Massachusetts Senator Elizabeth Warren has thrown her support behind Hillary Clinton's bid for the While House, just hours after President Barack Obama officially endorsed the presumptive Democratic nominee.
Warren, a popular figure with the liberal wing of the Democratic party, told MSNBC's "The Rachel Maddow Show" that she was "ready to get in this fight and work my heart out for Hillary Clinton to become the next president of the United States and to make sure that Donald Trump never gets any place close to the White House."
The endorsement came despite the fact Warren shares a number of interests with Democratic hopeful Bernie Sanders, who like Warren, has campaigned on curbing Wall Street's influence and reducing income inequality.
In a prerecorded video released Thursday, Obama latched onto the Clinton campaign's slogan, letting his supporters know that "I'm with her," and pledging to campaign for Clinton. The president's endorsement comes eight years and two days after Clinton did the same for him.
"I know how hard this job can be, that's why I know Hillary will be so good at it," Obama said. "In fact, I don't think there's ever been someone so qualified to hold this office. She's got the courage, the compassion and the heart to get the job done."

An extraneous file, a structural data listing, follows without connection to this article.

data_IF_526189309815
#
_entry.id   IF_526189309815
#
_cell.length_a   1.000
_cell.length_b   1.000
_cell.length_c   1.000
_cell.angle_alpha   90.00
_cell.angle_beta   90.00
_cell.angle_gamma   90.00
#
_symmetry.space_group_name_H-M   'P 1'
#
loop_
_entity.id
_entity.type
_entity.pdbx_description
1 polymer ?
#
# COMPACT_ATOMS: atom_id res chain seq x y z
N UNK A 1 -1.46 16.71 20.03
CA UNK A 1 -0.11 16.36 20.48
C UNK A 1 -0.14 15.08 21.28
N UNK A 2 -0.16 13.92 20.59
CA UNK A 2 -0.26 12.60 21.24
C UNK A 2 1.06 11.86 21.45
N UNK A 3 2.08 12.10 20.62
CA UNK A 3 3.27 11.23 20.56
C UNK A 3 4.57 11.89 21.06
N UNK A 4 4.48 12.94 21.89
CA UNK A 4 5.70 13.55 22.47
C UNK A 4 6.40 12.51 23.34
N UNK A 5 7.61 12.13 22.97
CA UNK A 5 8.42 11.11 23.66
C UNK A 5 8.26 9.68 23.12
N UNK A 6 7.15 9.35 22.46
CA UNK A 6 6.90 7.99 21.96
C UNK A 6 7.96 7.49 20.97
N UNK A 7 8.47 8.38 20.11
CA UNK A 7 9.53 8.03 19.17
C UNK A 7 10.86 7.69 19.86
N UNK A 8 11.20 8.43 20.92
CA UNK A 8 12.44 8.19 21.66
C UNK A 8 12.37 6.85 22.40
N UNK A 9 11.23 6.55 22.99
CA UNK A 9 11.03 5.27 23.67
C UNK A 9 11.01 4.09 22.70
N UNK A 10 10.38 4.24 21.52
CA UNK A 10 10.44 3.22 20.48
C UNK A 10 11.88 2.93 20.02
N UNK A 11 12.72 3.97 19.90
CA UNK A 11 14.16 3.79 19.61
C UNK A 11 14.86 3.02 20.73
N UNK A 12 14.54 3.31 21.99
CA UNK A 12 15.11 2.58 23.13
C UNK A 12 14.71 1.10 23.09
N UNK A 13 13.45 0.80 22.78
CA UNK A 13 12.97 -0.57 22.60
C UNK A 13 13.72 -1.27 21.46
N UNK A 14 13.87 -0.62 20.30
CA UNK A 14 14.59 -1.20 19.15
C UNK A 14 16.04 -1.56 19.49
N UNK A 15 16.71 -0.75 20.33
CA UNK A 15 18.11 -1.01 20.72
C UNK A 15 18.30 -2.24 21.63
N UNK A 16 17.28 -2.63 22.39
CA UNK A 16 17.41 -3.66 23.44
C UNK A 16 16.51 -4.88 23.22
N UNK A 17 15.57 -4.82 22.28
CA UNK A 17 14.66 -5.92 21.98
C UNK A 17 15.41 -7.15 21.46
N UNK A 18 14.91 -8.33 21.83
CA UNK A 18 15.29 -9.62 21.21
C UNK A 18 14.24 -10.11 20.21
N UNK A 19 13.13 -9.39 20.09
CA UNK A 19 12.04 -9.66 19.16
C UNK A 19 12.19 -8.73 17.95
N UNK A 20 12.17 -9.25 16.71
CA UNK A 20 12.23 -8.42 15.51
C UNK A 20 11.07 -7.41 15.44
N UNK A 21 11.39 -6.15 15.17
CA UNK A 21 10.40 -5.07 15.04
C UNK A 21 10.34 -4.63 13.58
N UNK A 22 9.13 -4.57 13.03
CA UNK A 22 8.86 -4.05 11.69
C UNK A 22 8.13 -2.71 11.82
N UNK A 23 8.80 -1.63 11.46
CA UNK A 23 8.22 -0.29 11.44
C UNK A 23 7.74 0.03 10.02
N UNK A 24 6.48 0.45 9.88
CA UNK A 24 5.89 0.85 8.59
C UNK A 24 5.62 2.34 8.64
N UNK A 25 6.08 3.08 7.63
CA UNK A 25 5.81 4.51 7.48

"I've seen her judgement, I've seen her toughness, I've seen her commitment to our values up close," Obama added of his one-time rival.
Presidential hopeful Bernie Sanders met with Obama on Thursday — days after many news outlets named Clinton the party's presumptive nominee. Some pundits speculated that Obama would have sought to convince Sanders to drop out of the race, so the Democratic Party could rally around Clinton in preparation for a general election battle against presumptive Republican nominee Donald Trump.
Instead, the Vermont senator pledged to fight on into next week's Washington, D.C., primary, but he thanked the White House for its role (or lack thereof) in the election so far.
"Let me begin by thanking President Obama and thanking Vice President (Joe) Biden for the degree of impartiality they established during the course of this entire process," Sanders said in brief remarks after his meeting. "What they said in the beginning is that they would not put their thumb on the scales, and in fact they kept their word, and I appreciate that very, very much."
Two Sanders camp sources told CNBC that Obama had "signaled" he would make a Clinton endorsement after their meeting ended Thursday.
"I assure you that Sen. Sanders was not surprised," White House Press Secretary Josh Earnest said during a Thursday news briefing, revealing that the video was recorded Tuesday.